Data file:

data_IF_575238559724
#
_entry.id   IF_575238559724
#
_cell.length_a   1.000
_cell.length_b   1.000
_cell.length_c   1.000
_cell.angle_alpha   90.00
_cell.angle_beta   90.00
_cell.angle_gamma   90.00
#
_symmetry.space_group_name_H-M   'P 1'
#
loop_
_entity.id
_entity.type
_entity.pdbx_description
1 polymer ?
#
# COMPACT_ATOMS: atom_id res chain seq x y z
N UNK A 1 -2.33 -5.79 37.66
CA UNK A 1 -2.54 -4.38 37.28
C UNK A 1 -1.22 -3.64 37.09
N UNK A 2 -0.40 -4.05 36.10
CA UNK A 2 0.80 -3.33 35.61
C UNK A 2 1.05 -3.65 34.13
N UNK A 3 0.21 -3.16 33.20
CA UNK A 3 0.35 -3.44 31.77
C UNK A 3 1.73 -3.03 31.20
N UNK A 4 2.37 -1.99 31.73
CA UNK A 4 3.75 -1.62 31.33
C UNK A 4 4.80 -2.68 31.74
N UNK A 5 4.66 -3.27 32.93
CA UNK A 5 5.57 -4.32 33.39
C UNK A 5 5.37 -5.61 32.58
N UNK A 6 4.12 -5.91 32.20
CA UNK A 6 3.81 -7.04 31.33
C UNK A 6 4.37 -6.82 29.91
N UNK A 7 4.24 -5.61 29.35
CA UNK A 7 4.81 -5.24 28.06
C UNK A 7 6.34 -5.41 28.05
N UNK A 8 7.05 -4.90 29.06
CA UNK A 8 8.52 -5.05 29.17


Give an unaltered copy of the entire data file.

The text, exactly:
data_IF_575238559724
#
_entry.id   IF_575238559724
#
_cell.length_a   1.000
_cell.length_b   1.000
_cell.length_c   1.000
_cell.angle_alpha   90.00
_cell.angle_beta   90.00
_cell.angle_gamma   90.00
#
_symmetry.space_group_name_H-M   'P 1'
#
loop_
_entity.id
_entity.type
_entity.pdbx_description
1 polymer ?
#
# COMPACT_ATOMS: atom_id res chain seq x y z
N UNK A 1 -2.33 -5.79 37.66
CA UNK A 1 -2.54 -4.38 37.28
C UNK A 1 -1.22 -3.64 37.09
N UNK A 2 -0.40 -4.05 36.10
CA UNK A 2 0.80 -3.33 35.61
C UNK A 2 1.05 -3.65 34.13
N UNK A 3 0.21 -3.16 33.20
CA UNK A 3 0.35 -3.44 31.77
C UNK A 3 1.73 -3.03 31.20
N UNK A 4 2.37 -1.99 31.73
CA UNK A 4 3.75 -1.62 31.33
C UNK A 4 4.80 -2.68 31.74
N UNK A 5 4.66 -3.27 32.93
CA UNK A 5 5.57 -4.32 33.39
C UNK A 5 5.37 -5.61 32.58
N UNK A 6 4.12 -5.91 32.20
CA UNK A 6 3.81 -7.04 31.33
C UNK A 6 4.37 -6.82 29.91
N UNK A 7 4.24 -5.61 29.35
CA UNK A 7 4.81 -5.24 28.06
C UNK A 7 6.34 -5.41 28.05
N UNK A 8 7.05 -4.90 29.06
CA UNK A 8 8.52 -5.05 29.17